That Telesford was a woman of colour is also crucial. If the number of trans people who are murdered is disproportionate, trans people of colour constitute by far the largest subset – the seven trans women murdered in the US in the first seven weeks of 2015 were all women of colour. Today, those fighting for trans freedom are increasingly keen to address this racial factor (like the feminists before them who also ignored it at first) – in the name of social justice and equality, but also because placing trans in the wider picture can help challenge the assumption that transsexuality is an isolated phenomenon, beyond human endurance in and of itself. It is a paradox of the transsexual bid for emancipation that the more visible trans people become, the more they seem to excite, as well as greater acceptance, a peculiarly murderous hatred. ‘I know people have to learn about other people’s lives in order to become more tolerant,’ Jayne County writes in Man Enough to Be a Woman (one of Jacques’s main inspirations), but ‘sometimes that makes bigotry worse. The more straight people know about us, the more they have to hate.’
Feminists have always had to confront the violence they expose, and – in exposing – provoke, but when a transsexual person is involved, the gap between progressive moment and crushing payback seems even shorter. County exposes the myth, one of liberalism’s most potent, that knowing – finding oneself face to face with something or someone outside one’s usual frame of reference – is the first step on the path to understanding. What distinguishes the transsexual woman or man, the psychoanalyst Patricia Gherovici writes in Please Select Your Gender, her study of transsexual patients, is that ‘the almost infinite distance between one face and the other will be crossed by one single person’. Perhaps this is the real scandal. Not crossing the line of gender – although that is scandal enough – but blurring psychic boundaries, placing in such intimate proximity parts of the mind which non-trans people have the luxury of believing they can safely keep apart.
Trans is not one thing. In the public mind crossing over – the Caitlyn Jenner option – is the most familiar version, but there are as many trans people who do not choose this path. In addition to ‘transition’ (‘A to B’) and ‘transitional’ (‘between A and B’), trans can also mean ‘A as well as B’ or ‘neither A nor B’ – that’s to say, ‘transcending’, as in ‘above’, or ‘in a different realm from’, both. Thus Jan Morris in Conundrum in 1974: ‘There is neither man nor woman … I shall transcend both.’ Even that is not all. If transsexuality is subsumed in the broader category of transgender, as it is for example in the Transgender Studies readers, then there would seem to be no limit; one of the greatest pleasures of falling outside the norm is the freedom to pile category upon category, as in Borges’s fantastic animal taxonomy which Foucault borrowed to open The Order of Things (no order to speak of), or the catechisms of the ‘Ithaca’ chapter in Ulysses, whose interminable lists doggedly outstrip the mind’s capacity to hold anything in its proper place. At a Binary Defiance workshop held at the 2015 True Colours Conference, an annual event for gay and transgender youth at the University of Connecticut, the following were listed on the blackboard: non-binary, gender queer, bigender, trigender, agender, intergender, pangender, neutrois, third gender, androgyne, two-spirit, self-coined, genderfluid. In 2011 the New York-based journal Psychoanalytic Dialogues brought out a special issue on transgender subjectivities. ‘In these pages,’ the psychoanalyst Virginia Goldner wrote in her editor’s note, ‘you will meet persons who could be characterised, and could recognise themselves, as one – or some – of the following: a girl and a boy, a girl in a boy, a boy who is a girl, a girl who is a boy dressed as a girl, a girl who has to be a boy to be a girl.’ We are dealing, Stryker explains, with ‘a heteroglossic outpouring of gender positions from which to speak’.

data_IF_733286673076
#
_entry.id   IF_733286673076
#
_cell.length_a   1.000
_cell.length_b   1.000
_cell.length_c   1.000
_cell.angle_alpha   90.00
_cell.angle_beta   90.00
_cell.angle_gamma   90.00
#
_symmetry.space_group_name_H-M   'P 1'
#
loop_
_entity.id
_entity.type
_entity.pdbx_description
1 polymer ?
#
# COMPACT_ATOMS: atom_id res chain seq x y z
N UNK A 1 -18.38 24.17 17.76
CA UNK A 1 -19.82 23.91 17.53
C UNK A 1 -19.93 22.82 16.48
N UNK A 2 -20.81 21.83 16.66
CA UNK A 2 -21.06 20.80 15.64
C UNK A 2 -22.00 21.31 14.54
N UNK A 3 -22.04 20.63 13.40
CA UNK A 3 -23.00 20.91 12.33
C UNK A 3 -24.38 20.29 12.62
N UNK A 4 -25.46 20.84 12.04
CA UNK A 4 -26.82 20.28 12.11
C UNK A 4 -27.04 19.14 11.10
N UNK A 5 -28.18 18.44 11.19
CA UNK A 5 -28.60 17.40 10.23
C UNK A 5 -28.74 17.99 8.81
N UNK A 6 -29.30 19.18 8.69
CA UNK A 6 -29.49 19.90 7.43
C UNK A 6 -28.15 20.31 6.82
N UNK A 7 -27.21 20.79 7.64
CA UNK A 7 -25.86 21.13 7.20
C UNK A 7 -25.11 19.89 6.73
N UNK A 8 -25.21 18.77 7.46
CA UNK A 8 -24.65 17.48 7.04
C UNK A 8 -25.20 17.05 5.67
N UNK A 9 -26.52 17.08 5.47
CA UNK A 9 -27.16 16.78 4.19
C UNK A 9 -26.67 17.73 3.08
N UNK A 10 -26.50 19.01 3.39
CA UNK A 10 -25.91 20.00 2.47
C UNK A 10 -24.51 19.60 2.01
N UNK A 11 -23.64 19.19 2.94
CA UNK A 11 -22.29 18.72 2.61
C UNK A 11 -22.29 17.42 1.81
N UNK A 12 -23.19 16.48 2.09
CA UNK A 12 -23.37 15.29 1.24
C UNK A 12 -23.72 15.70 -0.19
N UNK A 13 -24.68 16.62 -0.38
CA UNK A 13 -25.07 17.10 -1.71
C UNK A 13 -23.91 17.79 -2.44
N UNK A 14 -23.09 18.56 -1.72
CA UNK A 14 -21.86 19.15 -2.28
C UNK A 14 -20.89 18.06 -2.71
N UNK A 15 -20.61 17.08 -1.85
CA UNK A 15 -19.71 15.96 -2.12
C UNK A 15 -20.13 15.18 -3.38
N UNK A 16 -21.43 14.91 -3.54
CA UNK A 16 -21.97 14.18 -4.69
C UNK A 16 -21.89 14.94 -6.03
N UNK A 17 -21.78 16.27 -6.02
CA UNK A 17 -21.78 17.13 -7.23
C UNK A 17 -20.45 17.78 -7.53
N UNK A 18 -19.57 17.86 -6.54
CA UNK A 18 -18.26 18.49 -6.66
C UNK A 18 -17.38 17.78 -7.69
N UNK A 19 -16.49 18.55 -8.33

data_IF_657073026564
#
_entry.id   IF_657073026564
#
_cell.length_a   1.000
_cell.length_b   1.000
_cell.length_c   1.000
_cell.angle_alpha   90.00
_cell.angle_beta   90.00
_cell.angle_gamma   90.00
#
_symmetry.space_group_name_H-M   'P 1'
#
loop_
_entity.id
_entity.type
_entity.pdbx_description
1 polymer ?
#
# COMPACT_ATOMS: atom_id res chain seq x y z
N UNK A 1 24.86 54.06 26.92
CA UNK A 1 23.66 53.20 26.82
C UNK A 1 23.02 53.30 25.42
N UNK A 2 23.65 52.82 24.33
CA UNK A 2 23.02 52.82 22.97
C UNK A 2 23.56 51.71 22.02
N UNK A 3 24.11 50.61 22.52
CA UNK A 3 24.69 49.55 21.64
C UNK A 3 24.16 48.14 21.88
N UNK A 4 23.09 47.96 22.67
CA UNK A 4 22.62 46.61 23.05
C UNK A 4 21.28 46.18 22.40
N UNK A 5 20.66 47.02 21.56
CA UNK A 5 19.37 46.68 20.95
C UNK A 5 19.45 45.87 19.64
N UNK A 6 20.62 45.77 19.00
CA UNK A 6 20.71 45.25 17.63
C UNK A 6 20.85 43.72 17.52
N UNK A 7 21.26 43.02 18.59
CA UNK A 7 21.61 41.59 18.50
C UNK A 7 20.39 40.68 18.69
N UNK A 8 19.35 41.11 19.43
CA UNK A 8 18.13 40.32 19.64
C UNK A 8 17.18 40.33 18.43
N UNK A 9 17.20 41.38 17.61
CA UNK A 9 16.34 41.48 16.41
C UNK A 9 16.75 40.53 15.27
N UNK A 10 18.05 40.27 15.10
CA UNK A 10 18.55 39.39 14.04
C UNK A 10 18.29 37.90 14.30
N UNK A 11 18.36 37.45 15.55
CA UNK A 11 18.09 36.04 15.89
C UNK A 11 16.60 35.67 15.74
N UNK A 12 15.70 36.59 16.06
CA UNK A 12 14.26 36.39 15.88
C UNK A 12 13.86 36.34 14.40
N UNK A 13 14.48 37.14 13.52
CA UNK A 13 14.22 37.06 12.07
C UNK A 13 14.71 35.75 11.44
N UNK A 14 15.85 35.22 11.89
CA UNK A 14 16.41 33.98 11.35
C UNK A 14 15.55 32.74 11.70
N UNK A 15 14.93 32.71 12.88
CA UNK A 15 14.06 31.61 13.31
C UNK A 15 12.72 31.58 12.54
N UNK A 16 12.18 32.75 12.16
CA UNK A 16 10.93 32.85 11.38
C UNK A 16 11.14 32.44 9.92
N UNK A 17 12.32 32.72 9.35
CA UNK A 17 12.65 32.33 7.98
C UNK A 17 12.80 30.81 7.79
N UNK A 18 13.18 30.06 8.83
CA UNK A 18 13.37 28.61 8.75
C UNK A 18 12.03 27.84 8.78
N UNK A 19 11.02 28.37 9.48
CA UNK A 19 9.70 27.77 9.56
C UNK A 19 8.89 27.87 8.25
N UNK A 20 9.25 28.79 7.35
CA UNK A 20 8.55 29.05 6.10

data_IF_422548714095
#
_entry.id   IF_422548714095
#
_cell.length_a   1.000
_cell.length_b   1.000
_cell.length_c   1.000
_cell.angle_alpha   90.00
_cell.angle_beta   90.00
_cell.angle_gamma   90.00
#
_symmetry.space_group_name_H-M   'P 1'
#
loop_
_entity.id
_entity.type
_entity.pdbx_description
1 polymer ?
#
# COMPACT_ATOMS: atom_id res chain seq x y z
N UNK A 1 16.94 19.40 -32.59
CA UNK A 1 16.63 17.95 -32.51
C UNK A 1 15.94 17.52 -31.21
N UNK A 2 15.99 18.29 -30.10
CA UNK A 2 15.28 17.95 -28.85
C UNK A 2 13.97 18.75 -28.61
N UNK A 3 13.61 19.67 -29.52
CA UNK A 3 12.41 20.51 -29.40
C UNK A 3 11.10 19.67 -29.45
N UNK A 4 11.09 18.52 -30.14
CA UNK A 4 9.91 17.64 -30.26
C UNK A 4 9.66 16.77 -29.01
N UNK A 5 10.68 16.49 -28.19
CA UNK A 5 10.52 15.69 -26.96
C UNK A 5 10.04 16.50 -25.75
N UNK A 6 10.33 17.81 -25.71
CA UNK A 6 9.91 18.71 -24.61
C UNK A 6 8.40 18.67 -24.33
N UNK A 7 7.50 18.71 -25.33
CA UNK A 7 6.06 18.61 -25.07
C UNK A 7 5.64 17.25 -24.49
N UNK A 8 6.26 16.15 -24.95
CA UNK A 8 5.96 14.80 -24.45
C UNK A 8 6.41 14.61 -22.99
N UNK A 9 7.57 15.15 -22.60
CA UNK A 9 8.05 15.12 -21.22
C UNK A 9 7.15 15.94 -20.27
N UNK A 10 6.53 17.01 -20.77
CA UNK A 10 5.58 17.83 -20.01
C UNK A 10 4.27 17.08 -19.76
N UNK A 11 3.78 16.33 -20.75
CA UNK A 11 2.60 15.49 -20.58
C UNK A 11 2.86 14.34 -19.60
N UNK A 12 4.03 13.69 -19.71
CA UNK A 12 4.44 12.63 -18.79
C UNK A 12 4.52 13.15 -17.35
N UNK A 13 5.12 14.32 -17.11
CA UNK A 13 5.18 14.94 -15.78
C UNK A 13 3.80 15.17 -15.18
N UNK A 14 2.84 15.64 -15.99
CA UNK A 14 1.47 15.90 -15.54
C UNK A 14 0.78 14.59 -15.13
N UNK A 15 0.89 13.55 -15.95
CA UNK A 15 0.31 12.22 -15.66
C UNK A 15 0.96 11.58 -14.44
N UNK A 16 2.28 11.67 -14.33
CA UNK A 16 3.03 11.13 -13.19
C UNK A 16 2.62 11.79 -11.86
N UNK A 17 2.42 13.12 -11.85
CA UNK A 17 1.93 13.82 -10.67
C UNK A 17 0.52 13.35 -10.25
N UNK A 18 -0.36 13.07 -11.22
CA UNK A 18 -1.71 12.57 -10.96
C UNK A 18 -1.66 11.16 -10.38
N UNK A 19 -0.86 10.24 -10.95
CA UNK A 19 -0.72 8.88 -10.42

These are not, however, the versions of trans that make the news. At the end of her photo session with Annie Leibovitz, Jenner looked at the gold medal she had won as Bruce Jenner in the 1976 Olympic decathlon, and commented as ‘her eyes rimmed red and her voice grew soft’: ‘That was a good day. But the last couple of days were better.’ It’s as if – even allowing for the additional pathos injected by Buzz Bissinger, who wrote the famous piece on Jenner for Vanity Fair – the photographic session, rather than hormones or surgery, were the culmination of the process (though Leibovitz herself insists the photos were secondary to the project of helping Caitlyn to ‘emerge’). What happens, Jacques asks in relation to the whole genre of ‘before’ and ‘after’ transsexual photography, ‘once the cameras go away?’ Not for the first time, the still visual image – unlike the rolling camera of Keeping up with the Kardashians – finds itself under instruction to halt the world and, if only for a split second, make it seem safe (like the answer to a prayer). The non-transsexual viewer can then bask in the power to confer (or not confer) recognition on the newly claimed gender identity. The power is real (plaudits laced with cruelty). It is the premise – you are male or female – which is at fault. There has been much criticism of Jenner, often snide, for decking herself out in the most clichéd, extravagant trappings of femininity. But her desire would be meaningless were it not reciprocated by a whole feverish world racing to classify humans according to how neatly they can be pigeonholed into their gendered place. This is the coercive violence of gendering which, Stryker is not alone in pointing out, is the founding condition of human subjectivity. A form of knowledge which, as Garfinkel already described it in the 1960s, makes its way into the unconscious cultural lexicon ‘without even being noticed’ as ‘a matter of objective, institutionalised facts, i.e. moral facts’. Today this view is as pervasive as ever. Writing in the Evening Standard in January this year, Melanie McDonagh lamented the relative ease of ‘sex-change’ which she sees around her: ‘The boy-girl identity is what shapes us most … the most fundamental … the most basic aspect of our personhood.’ Her article is entitled ‘Changing sex is not to be done just on a whim’. A whim? She has obviously not spoken to any transsexual people or read a word they have written.